form small bands that move about from place to place. Some people within these bands (usually women) specialise in foraging and
others (usually men) specialise in hunting. As a result foraging societies tend to be quite egalitarian. They have a limited and precarious
capacity to extract food and other resources from their environments and so they have to share when the going is good. They are also
tolerant of using some violence to solve social disputes and to compete with rival groups for territory and resources. They display some
gender inequality in social roles, but they tend to be less restrictive of female sexuality than farming societies. Consequently, they can
be said to value inter-group loyalty, (relative) social equality, and bravery in combat. These are the foundations of their value systems.
Farming societies are quite different. They capture signicantly more energy than foraging societies by controlling their environments,
by intervening in the evolutionary development of plants and animals, and by fencing off land and dividing it up into estates that can be
handed down over the generations. Prior to mechanisation, farming societies relied heavily on manual labour (often slavery) to be
effective. This led to the moralisation and justication of social stratication and wealth inequality, but less overall violence. Farming
societies couldn’t survive if people constantly used violence to settle disputes. There was a focus on orderly dispute resolution, though
the institutions of governance could be quite violent. There was much greater gender inequality in farming societies because (a)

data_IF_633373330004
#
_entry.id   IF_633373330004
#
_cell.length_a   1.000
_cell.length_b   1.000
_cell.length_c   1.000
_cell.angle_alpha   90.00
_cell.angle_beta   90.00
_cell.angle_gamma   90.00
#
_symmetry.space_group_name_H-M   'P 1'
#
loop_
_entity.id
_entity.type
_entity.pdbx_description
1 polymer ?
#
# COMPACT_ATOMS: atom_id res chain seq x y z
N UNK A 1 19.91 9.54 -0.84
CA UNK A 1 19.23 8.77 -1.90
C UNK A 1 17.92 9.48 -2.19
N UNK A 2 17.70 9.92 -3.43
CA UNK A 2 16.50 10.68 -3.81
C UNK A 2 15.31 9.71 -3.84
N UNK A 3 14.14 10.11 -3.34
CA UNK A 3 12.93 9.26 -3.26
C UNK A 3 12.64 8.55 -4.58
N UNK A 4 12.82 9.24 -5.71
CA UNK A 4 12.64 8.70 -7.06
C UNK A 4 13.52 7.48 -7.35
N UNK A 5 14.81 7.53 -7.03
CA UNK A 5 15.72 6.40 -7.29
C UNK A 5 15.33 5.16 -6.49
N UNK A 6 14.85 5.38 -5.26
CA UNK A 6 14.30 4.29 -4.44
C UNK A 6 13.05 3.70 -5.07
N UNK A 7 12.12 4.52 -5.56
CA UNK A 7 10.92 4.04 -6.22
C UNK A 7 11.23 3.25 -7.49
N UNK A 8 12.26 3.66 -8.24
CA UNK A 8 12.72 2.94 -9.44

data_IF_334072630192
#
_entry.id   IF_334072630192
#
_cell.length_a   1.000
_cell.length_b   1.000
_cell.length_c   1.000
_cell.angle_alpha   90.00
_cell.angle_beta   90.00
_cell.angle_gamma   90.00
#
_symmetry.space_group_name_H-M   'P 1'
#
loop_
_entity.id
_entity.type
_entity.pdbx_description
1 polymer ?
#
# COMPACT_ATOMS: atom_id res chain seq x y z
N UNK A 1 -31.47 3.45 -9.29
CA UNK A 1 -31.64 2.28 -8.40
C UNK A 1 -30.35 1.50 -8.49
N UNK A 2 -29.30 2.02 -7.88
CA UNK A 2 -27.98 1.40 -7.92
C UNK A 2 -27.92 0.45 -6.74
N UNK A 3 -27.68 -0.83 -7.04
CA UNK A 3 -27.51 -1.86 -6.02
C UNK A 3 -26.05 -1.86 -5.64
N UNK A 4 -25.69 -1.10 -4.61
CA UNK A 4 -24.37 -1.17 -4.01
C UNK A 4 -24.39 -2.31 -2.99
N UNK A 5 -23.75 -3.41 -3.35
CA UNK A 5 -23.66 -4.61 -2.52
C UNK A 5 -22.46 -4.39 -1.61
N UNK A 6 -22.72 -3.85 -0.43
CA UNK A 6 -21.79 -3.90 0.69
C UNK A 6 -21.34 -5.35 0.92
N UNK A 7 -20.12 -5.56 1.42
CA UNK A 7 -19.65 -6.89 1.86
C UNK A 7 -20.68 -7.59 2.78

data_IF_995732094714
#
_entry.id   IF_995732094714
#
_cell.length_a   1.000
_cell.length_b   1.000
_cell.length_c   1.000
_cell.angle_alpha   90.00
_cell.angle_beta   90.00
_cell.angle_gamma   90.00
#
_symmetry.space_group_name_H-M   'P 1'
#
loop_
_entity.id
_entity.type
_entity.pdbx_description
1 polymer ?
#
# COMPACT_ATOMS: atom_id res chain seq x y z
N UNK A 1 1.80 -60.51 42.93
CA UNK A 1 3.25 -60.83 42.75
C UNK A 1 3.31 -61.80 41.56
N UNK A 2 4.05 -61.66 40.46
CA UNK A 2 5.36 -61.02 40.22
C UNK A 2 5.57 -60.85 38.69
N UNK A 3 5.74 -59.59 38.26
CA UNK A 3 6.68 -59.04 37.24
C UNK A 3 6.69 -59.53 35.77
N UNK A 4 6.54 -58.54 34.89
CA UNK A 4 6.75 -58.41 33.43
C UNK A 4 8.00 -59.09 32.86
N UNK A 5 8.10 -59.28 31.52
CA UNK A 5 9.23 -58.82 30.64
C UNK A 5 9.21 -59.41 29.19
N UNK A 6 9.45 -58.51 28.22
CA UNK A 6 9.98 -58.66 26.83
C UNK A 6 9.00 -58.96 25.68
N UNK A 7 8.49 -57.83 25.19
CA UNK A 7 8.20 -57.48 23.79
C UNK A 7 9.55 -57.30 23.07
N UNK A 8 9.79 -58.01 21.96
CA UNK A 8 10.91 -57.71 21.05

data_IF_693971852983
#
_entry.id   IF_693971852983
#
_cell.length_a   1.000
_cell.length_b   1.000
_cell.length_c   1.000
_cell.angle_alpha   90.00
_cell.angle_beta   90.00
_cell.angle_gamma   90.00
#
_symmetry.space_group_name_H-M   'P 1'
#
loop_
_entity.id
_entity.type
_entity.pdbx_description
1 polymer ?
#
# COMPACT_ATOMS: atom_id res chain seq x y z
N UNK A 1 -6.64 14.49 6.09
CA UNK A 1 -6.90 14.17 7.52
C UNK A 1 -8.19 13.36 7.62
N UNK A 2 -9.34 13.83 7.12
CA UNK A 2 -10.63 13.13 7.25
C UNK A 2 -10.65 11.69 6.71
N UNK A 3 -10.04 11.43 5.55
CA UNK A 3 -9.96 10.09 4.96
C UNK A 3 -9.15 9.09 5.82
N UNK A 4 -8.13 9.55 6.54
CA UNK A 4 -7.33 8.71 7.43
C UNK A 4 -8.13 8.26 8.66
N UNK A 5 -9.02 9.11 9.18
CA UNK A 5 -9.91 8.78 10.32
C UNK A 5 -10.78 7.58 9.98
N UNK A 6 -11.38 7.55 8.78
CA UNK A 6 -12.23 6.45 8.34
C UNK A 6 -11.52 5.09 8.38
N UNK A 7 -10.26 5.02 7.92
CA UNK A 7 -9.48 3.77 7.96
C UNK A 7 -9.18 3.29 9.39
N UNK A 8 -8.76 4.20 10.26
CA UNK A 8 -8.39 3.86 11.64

women were required to take on specic roles in the home, and (b) the desire to transfer property through family lines placed a special
value on female sexual purity. This affected their foundational values around gender and wealth equality. Finally, fossil fuel societies
capture enormous amounts of energy through the combustion and exploitation of fossil fuels (and later electricity, nuclear power, and
renewable energy sources). This enabled greater social complexity, urbanisation, mechanisation, electrication and digitisation. It
became possible to sustain very large populations in relatively small spaces, and to facilitate more specialisation and mobility in
society. As a result, fossil fuel societies tend to be more egalitarian than farming societies, particularly when it comes to political and
gender equality, though less so when it comes to wealth inequality. They also tend to be very intolerant of violence, particularly within
a dened group/state.
The model I develop here takes two key ideas from Morris’s theory. The rst is the notion of an ‘ideal type’ of social order. Human